I only give you that so you are aware that bailouts can and will be formulated in the upcoming disasters. And they do not violate the treaty itself.

However, the bigger question remains, if the European Union allows fiscal support for Greece, does that mean carte blanch permission for others to run to the EU money window and collect assistance for their carefree spending days?

It certainly seems to me that if the European Union makes this decision, which, as we have seen, is fully allowable by law, it will lose all credibility. And that may be the only thing that stands between them and ruination of the Union. It may end up collapsing on itself, even if no members ever leave, and its downfall will be the loss of confidence in the currency.

So then, how much further could the euro fall? Could it go all the way to parity? Most certainly. But before that point we will likely see many waxing and wanes of each side of the currency pair. We see a little rebound in risk appetite.

But what does all this mean for the United States and its currency?

The United States

Philosophically and economically, the United States is on a rendezvous with history… unfortunately, the path we are taking is a crash course. Many people have to come realize that we are nearing the end of a gigantic global economic experiment. No one has really walked this particular path before. A circumstance where every major nation in the world (and many minor ones too) is utilizing paper currency that has no backing of any value except for the promise of the issuing government. And we have all come to see what that is worth.

And as the saying goes, the bigger they are, the harder they fall. No currency is bigger than the U.S. dollar. No economy is bigger than that of the United States. When it comes, great will be the fall of it. Fortunes will be made. But so long as it remains the reserve currency, it is very difficult (although not impossible) for it to collapse.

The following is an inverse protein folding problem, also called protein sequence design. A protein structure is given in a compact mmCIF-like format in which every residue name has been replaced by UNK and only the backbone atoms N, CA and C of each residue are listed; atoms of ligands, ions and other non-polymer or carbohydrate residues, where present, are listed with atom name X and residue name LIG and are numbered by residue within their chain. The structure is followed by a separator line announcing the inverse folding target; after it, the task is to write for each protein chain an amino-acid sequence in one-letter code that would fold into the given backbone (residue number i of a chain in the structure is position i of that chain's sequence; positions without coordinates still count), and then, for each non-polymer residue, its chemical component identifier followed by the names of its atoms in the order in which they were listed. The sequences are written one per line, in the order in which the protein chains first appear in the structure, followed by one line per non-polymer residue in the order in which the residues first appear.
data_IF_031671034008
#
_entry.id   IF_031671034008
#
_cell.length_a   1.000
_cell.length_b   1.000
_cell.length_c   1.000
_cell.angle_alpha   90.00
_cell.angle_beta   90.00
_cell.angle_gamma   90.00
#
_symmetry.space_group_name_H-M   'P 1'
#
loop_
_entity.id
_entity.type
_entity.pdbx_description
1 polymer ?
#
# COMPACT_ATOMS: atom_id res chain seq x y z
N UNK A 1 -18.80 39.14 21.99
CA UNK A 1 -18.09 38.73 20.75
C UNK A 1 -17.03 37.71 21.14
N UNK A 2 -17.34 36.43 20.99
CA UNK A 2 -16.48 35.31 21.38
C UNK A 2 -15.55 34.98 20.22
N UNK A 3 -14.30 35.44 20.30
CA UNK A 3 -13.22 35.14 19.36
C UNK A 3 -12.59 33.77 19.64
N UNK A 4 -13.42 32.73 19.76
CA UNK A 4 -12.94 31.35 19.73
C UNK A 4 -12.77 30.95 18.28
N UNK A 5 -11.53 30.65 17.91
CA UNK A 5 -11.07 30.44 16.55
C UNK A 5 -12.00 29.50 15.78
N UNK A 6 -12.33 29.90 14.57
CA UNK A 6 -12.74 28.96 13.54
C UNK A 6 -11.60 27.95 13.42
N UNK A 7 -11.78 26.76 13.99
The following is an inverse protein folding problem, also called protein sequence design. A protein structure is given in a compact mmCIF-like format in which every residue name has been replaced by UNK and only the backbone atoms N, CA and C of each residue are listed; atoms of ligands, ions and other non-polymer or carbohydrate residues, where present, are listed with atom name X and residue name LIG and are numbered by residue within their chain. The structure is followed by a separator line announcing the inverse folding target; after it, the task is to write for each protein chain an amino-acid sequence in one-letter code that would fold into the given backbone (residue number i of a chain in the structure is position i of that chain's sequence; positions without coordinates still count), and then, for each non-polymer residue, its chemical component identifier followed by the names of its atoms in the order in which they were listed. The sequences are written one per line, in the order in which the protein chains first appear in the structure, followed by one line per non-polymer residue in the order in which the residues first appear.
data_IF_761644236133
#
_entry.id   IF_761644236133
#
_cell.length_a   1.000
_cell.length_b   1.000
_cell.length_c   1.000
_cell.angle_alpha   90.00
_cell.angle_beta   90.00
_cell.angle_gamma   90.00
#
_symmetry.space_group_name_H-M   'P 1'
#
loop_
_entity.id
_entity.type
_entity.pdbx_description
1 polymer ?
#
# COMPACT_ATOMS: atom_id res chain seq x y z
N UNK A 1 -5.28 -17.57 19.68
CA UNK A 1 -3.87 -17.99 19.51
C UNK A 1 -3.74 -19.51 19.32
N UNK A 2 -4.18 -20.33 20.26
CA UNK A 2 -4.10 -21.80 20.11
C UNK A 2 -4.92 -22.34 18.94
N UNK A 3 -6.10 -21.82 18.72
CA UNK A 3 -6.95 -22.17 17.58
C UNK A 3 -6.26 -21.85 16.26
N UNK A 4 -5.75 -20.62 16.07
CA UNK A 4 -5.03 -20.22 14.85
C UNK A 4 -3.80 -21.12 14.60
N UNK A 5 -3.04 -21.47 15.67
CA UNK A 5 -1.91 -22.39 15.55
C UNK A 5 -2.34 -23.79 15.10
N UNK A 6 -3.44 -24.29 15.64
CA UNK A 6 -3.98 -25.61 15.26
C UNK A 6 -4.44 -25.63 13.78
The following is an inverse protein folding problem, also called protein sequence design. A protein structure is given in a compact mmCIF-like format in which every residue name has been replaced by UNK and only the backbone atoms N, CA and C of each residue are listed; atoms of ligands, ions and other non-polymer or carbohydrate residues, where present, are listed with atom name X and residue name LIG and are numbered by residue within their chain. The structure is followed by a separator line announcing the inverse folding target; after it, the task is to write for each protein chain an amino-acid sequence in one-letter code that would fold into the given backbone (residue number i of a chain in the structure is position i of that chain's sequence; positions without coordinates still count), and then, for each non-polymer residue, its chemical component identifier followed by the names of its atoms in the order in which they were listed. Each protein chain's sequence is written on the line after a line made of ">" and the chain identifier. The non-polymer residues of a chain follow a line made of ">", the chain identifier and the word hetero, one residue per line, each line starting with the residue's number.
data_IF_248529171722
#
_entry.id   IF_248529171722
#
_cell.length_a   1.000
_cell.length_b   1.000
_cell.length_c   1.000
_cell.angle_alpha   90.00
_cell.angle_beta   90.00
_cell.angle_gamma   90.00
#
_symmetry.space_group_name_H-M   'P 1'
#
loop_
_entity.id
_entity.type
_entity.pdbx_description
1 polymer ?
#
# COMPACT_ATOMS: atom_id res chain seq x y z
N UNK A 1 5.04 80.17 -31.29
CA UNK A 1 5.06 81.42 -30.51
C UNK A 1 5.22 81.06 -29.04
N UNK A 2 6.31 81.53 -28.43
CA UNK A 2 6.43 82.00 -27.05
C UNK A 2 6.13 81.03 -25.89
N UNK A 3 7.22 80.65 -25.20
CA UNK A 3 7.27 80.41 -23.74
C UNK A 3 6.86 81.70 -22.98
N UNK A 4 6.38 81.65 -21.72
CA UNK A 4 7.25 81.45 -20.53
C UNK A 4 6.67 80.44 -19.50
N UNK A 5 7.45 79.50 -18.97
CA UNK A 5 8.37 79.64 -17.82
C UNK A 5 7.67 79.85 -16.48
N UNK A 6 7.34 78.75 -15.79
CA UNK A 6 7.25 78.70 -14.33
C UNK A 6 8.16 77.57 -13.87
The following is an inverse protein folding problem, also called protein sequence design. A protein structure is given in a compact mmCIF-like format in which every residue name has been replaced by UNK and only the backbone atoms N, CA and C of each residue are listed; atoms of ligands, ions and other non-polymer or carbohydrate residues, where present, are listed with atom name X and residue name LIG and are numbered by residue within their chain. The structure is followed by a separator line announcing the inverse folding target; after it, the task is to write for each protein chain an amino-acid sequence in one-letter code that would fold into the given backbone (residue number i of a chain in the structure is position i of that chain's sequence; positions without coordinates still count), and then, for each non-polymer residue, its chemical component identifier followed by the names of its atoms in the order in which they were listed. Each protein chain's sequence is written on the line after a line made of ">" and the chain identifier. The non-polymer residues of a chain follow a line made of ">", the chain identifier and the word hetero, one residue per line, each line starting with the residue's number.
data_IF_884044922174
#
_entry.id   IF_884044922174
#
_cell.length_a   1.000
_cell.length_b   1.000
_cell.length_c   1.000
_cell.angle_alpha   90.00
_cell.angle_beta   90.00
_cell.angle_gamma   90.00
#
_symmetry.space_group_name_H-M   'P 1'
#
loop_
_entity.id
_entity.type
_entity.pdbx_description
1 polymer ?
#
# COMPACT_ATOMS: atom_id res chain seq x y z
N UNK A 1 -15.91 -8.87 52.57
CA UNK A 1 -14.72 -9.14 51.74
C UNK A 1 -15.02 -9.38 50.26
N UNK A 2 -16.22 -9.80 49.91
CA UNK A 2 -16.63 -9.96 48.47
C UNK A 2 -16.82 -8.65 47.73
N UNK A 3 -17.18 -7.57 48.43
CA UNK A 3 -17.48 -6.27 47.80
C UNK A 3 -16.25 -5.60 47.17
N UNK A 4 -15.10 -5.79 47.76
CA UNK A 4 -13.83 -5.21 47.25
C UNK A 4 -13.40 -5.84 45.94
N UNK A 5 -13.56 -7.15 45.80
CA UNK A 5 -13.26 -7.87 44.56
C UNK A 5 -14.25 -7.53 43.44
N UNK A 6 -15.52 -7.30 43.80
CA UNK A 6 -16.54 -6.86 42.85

It is difficult because each time it falls and gets cheap to buy, there are many who still buy it because the majority of the world’s goods are priced in U.S. dollars. So when the dollar gets cheap, so do the world’s commodities to those who are buying in currencies other than the dollar.

For us here in the United States, a cheaper dollar means more expensive everything: gas, groceries, cars… you name it. But when the dollar is cheap and other currencies are strong, it becomes a good time to stock up. Such buying will continue to prop up the dollar until a different reserve is found or created. Since such a thing will not occur overnight, the prospect for currency fluctuation over the next several decade and our opportunity to profit from it will be tremendous.

But make no mistake: the dollar is in trouble — one foot in the grave and the other on a banana peel.

Regards,
Bill Jenkins

February 19, 2010